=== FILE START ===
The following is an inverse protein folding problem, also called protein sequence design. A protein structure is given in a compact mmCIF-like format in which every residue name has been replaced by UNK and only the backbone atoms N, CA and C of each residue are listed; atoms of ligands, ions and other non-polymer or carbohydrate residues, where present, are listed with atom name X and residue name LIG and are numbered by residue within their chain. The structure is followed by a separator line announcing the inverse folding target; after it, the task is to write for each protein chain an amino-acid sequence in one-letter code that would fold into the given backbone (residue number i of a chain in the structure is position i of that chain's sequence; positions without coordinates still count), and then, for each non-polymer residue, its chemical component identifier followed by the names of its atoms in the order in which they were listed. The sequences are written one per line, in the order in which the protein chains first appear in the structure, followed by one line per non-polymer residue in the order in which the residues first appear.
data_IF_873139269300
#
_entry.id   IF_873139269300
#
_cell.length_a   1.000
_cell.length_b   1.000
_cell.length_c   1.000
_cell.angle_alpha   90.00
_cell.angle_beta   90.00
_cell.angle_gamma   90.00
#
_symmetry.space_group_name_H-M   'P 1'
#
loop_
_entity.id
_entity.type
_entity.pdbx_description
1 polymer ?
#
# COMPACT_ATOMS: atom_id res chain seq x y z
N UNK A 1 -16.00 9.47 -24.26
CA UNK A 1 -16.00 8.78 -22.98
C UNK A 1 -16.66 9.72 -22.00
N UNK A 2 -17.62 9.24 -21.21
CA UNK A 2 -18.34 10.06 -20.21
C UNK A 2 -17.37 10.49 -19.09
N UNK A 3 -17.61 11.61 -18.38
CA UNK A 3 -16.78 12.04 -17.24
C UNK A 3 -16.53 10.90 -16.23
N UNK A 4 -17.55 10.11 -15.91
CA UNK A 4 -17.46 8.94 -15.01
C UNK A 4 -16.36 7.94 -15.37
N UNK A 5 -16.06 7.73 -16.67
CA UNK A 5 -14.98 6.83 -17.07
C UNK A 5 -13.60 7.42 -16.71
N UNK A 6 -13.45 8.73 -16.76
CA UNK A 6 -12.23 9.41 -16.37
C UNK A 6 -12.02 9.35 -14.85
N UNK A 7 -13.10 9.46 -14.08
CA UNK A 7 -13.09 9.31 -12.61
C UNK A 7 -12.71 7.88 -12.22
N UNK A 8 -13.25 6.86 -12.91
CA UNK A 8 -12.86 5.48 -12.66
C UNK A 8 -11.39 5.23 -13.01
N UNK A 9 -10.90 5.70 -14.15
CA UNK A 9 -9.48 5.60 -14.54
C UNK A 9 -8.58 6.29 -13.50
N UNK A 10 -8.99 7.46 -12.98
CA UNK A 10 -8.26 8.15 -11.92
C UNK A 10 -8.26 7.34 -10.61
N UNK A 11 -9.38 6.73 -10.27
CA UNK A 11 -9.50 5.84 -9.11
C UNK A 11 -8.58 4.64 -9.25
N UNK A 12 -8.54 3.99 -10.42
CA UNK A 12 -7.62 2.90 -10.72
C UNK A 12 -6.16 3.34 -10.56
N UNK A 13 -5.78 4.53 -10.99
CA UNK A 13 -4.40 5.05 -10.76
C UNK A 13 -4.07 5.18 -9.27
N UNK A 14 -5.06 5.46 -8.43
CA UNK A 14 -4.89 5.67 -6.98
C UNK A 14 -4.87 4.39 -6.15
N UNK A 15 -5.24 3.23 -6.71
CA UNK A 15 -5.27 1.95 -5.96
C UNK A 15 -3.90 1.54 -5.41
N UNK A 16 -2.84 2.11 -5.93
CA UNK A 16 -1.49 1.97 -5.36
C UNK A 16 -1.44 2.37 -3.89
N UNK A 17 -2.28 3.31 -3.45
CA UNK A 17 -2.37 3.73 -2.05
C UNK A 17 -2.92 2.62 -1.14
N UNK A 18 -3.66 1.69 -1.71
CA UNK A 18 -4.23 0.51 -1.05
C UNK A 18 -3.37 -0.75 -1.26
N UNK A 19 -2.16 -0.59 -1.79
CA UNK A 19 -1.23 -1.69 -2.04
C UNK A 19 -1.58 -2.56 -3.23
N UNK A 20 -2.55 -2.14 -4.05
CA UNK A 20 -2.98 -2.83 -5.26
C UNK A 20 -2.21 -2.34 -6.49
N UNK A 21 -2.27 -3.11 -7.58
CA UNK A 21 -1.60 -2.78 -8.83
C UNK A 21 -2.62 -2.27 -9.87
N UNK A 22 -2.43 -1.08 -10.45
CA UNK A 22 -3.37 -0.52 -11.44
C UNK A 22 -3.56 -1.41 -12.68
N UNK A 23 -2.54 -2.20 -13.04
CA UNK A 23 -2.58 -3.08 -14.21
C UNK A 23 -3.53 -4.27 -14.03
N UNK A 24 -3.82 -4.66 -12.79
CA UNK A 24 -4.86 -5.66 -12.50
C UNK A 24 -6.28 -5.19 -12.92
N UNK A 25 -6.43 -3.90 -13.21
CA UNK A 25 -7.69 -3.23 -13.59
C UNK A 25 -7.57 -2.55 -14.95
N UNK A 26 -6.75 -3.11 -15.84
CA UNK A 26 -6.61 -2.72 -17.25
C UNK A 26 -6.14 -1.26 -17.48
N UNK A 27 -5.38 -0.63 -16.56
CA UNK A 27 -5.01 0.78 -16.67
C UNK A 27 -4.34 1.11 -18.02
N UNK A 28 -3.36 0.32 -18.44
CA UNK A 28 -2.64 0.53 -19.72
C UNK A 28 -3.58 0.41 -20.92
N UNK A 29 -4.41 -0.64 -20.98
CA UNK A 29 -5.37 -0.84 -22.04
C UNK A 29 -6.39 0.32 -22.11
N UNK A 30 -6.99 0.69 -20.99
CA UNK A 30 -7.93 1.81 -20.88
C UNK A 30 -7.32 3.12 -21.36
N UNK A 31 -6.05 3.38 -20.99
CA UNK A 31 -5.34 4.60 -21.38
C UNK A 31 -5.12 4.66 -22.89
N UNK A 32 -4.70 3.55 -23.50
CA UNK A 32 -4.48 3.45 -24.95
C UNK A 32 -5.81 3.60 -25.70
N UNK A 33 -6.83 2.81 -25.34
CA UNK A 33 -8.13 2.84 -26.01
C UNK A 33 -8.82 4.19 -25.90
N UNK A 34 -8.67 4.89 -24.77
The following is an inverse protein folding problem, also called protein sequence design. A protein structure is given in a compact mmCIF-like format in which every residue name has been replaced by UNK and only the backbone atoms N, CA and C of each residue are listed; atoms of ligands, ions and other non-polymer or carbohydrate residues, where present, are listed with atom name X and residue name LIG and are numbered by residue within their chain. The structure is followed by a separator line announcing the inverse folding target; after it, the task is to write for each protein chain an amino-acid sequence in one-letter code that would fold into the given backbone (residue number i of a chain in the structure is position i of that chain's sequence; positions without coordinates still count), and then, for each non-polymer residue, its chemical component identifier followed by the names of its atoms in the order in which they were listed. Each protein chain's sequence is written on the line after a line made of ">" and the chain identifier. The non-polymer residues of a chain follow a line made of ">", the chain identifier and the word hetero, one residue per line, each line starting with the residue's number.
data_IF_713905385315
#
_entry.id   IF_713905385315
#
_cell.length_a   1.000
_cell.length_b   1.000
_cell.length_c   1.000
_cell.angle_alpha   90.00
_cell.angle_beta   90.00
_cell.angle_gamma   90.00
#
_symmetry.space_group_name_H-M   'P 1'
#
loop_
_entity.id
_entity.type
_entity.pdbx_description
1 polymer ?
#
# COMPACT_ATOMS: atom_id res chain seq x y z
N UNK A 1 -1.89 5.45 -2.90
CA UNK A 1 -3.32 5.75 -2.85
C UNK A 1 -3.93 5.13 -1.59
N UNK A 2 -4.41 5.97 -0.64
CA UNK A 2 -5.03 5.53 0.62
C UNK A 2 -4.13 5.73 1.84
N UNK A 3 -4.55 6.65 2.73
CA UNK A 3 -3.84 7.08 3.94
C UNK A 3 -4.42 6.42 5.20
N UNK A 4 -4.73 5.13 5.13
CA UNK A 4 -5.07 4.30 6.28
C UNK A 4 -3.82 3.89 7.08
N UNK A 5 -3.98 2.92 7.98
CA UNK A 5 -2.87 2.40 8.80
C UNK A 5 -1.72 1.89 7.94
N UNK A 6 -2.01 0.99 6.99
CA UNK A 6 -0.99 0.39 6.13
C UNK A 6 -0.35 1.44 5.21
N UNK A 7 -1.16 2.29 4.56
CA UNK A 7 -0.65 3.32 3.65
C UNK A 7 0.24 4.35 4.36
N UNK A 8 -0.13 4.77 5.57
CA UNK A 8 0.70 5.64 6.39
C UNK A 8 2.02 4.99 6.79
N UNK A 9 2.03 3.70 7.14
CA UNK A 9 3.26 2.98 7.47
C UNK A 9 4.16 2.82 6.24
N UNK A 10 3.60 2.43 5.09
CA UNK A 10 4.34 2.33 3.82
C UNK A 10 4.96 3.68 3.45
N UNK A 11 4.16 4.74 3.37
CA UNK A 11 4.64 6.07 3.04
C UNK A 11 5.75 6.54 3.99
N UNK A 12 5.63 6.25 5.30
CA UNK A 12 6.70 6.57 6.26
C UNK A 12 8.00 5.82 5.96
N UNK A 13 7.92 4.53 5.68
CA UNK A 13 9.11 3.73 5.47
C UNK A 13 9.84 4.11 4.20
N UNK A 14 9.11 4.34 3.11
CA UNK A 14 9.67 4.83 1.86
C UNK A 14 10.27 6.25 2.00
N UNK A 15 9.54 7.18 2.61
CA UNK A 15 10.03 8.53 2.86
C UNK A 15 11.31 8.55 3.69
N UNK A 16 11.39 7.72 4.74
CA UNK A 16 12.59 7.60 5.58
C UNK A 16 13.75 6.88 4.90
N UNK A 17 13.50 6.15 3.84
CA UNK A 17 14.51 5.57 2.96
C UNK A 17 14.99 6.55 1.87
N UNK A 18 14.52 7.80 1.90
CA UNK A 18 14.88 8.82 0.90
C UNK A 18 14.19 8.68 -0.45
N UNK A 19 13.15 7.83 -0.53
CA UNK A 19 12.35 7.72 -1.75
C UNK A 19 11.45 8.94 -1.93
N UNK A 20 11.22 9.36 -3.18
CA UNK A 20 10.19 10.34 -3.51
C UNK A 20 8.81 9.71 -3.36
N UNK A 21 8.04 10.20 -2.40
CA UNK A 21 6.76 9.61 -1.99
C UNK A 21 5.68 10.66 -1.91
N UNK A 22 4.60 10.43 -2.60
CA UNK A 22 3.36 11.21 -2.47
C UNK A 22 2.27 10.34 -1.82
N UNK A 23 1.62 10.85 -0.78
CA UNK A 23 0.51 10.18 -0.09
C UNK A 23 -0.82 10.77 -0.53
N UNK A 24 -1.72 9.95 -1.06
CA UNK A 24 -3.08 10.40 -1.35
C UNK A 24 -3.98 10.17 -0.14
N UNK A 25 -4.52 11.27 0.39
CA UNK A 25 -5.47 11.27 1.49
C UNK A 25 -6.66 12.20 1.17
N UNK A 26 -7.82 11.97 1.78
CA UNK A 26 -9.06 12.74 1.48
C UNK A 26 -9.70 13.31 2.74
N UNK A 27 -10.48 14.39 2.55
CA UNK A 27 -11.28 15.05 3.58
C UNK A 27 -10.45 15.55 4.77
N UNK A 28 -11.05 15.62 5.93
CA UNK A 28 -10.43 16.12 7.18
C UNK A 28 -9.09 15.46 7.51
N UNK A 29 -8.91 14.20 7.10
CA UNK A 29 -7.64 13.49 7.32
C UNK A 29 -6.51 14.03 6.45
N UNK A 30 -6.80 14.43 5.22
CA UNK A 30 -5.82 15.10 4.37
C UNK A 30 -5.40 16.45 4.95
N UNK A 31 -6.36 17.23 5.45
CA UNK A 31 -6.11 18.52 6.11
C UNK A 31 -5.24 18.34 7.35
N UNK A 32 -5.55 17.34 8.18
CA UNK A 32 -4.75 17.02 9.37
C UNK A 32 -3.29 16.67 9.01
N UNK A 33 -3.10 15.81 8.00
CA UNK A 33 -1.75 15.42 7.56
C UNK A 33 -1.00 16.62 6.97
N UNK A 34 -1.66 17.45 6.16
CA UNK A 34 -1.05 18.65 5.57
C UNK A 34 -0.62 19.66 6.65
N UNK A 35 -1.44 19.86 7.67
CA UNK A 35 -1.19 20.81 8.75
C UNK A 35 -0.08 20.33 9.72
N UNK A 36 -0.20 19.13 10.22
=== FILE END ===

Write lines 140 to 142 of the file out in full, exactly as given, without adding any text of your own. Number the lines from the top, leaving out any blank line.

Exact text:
1 polymer ?
#
# COMPACT_ATOMS: atom_id res chain seq x y z